Which surgical interventions are used in the treatment of nephrolithiasis?

Updated: Sep 16, 2021
  • Author: Chirag N Dave, MD; Chief Editor: Bradley Fields Schwartz, DO, FACS  more...
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For an obstructed and infected collecting system secondary to stone disease, virtually no contraindications exist for emergency surgical relief either by ureteral stent placement (a small tube placed endoscopically into the entire length of the ureter from the kidney to the bladder) or by percutaneous nephrostomy (a small tube placed through the skin of the flank directly into the kidney).

Many urologists have a preference for one technique or the other. In general, however, patients who are acutely ill, who have significant medical comorbidities, or who harbor stones that probably cannot be bypassed with ureteral stents undergo percutaneous nephrostomy, whereas others receive ureteral stent placement.

In patients who are floridly septic or hemodynamically unstable, a percutaneous nephrostomy can be a faster and safer way to establish drainage of an infected and obstructed kidney, though airway concerns and other complicating factors such as anticoagulant use or sepsis-associated thrombocytopenia may sway providers towards retrograde stent placement. Ultimately when dealing with seriously ill patients requiring urologic decompression, discussion between urology, anesthesia and interventional radiology is key to determine the best course of treatment based on positioning and comorbid conditions. Broad spectrum antibiotics which are then tailored to sensitivities is also paramount whenever a UTI is suspected in conjunction with hydronephrosis or renal colic a septic patient.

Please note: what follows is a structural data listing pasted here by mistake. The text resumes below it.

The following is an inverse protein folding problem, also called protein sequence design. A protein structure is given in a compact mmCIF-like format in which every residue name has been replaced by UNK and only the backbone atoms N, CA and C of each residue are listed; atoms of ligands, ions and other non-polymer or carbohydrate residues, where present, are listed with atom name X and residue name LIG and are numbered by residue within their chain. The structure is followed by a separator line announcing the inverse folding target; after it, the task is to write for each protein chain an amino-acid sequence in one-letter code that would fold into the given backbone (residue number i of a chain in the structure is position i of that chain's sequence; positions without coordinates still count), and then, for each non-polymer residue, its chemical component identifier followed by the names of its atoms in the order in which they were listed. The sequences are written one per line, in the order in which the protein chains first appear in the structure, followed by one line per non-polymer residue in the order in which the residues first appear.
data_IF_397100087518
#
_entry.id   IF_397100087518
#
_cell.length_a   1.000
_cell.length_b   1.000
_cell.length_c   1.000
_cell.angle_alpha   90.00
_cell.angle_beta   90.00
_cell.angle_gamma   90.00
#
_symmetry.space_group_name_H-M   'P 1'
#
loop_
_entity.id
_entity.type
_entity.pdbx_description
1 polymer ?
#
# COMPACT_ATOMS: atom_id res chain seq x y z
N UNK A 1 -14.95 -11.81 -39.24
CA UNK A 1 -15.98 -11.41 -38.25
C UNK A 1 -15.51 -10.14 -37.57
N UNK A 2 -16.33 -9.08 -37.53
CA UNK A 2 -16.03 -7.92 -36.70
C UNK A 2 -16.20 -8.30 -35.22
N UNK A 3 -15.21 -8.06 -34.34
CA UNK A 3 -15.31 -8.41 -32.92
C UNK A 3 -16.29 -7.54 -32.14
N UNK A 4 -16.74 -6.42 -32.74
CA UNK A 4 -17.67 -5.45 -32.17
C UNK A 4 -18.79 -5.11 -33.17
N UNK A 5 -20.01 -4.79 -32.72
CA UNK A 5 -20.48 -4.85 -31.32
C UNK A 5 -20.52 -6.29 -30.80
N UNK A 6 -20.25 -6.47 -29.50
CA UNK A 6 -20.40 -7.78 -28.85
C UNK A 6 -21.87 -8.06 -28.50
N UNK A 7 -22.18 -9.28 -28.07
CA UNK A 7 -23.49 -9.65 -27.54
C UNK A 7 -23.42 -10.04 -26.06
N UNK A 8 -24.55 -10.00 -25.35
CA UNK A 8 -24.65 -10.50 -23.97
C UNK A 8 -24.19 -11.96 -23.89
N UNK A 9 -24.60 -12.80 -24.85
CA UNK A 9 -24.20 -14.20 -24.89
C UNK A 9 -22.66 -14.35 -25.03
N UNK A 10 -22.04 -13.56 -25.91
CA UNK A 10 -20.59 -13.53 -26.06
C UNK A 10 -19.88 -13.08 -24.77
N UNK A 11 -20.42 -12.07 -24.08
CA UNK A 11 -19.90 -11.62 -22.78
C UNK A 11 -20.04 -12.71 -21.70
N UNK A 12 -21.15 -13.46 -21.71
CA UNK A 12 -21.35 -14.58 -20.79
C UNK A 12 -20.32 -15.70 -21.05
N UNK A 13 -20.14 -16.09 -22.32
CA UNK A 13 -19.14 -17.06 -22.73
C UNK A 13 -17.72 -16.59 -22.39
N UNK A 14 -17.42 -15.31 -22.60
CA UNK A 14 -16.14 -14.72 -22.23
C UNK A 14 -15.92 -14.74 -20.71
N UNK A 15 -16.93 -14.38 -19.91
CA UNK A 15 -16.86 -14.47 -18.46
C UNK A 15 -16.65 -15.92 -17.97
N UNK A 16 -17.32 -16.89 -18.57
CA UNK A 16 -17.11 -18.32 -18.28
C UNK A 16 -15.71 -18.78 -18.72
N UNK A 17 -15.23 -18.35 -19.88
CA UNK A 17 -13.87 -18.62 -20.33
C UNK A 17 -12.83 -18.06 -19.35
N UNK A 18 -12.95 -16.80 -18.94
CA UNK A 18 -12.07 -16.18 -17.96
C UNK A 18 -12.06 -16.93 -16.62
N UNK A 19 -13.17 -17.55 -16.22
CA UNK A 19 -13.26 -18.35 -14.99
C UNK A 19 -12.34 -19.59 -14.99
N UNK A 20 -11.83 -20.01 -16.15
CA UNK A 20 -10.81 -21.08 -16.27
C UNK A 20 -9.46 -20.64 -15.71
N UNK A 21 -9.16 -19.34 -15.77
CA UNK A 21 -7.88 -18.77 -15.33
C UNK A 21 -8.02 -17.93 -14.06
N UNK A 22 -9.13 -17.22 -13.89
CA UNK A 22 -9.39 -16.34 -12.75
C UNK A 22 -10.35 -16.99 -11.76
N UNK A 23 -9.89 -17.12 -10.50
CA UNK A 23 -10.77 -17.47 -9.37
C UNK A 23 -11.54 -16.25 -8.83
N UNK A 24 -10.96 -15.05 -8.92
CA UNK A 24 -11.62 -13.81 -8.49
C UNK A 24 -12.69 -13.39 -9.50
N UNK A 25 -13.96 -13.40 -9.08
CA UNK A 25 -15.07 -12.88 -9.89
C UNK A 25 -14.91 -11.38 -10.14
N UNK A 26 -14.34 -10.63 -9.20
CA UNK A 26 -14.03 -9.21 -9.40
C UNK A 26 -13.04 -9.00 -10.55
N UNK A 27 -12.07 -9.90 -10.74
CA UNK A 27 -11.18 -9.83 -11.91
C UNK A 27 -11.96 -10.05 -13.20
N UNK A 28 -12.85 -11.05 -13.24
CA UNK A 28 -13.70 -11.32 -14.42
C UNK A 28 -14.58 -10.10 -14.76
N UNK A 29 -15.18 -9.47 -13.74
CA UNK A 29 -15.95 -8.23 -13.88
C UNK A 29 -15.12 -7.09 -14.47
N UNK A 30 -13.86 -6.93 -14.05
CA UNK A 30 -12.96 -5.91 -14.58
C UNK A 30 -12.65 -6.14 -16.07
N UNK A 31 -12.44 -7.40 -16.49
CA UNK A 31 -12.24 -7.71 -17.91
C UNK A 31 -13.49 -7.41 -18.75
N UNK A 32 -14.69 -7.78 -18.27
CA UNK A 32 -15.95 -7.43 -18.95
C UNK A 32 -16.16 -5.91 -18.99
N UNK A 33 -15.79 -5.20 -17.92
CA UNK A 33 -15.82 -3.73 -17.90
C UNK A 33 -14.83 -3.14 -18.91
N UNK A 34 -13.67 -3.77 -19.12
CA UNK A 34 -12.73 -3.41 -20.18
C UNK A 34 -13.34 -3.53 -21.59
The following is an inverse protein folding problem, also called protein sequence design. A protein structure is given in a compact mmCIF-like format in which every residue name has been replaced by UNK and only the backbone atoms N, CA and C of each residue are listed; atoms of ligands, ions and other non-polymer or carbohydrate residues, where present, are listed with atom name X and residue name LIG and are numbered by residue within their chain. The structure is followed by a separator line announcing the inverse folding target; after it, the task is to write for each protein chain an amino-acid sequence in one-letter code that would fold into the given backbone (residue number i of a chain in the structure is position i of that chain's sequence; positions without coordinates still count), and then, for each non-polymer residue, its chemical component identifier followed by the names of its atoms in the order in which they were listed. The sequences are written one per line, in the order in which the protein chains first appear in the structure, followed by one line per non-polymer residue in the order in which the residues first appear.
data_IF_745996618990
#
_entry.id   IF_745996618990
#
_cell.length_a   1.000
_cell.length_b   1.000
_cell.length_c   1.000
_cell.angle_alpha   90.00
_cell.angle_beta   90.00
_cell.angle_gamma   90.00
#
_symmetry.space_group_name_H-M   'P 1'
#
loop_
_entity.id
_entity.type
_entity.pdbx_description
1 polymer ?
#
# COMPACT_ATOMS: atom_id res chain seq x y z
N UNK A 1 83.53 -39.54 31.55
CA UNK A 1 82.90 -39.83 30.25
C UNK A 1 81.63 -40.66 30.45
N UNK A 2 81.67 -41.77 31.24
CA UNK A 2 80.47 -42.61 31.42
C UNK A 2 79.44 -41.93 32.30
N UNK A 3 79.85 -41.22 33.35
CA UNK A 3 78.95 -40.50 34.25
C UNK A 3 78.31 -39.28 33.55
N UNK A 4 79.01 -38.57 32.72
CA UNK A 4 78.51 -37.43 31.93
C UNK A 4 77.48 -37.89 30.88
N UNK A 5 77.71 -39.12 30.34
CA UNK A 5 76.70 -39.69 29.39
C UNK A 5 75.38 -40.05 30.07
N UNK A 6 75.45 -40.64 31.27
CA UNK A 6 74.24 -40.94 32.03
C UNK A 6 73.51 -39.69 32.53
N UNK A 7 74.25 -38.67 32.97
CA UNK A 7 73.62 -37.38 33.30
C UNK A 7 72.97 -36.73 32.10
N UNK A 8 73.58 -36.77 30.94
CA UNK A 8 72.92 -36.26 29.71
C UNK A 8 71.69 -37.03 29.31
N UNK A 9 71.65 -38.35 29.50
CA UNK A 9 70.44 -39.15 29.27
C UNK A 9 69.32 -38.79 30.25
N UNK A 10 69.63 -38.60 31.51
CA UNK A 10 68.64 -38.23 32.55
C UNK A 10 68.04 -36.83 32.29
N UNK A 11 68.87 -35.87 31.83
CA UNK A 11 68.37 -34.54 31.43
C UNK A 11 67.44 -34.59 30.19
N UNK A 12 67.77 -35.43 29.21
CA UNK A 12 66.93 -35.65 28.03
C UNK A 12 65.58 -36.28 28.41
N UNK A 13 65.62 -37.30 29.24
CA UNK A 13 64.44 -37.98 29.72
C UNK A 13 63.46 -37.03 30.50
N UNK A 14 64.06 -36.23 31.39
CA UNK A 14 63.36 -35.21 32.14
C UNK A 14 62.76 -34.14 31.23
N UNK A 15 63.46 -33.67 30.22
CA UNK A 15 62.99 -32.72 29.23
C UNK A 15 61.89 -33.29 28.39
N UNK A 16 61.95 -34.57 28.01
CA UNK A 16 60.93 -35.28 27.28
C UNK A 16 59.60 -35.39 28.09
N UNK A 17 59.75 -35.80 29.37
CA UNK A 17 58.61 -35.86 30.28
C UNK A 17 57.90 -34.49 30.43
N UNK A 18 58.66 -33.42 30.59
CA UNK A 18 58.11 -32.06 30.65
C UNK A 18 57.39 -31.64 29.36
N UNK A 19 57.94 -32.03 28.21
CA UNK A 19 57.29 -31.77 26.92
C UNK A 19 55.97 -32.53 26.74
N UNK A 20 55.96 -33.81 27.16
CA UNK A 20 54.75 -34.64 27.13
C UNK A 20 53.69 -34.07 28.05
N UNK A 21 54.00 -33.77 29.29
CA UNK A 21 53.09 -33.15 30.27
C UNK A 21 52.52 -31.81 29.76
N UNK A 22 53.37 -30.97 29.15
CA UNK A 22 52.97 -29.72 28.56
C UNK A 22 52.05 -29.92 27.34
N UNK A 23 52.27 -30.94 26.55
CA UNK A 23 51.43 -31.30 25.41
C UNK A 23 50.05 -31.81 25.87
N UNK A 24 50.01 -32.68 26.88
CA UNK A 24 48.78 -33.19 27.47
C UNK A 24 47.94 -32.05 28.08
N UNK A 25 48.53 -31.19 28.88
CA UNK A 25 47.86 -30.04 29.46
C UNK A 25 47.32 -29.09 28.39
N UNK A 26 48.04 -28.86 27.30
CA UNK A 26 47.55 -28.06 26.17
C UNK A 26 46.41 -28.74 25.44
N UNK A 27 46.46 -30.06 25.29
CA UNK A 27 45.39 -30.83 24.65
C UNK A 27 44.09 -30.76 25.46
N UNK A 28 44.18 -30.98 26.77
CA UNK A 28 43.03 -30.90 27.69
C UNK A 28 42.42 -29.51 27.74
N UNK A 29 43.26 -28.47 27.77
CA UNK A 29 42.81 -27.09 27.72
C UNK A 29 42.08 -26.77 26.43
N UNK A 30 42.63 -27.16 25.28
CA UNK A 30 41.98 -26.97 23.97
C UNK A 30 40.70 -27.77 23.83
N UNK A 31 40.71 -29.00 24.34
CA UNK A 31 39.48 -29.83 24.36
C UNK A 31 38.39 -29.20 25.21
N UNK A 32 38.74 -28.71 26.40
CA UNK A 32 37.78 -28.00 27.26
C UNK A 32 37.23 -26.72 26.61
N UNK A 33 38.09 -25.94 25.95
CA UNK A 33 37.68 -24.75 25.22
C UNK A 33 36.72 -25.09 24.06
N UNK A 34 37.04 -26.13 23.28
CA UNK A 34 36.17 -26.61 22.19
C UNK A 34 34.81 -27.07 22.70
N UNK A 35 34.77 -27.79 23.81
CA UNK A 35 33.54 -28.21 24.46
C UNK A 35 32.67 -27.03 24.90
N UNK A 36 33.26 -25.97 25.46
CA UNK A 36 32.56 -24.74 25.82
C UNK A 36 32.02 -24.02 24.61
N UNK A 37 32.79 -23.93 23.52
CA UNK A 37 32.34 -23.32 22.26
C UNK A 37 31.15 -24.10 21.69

The vast majority of symptomatic urinary tract calculi are now treated with noninvasive or minimally invasive techniques. Open surgical excision of a stone from the urinary tract is now limited to isolated atypical cases.

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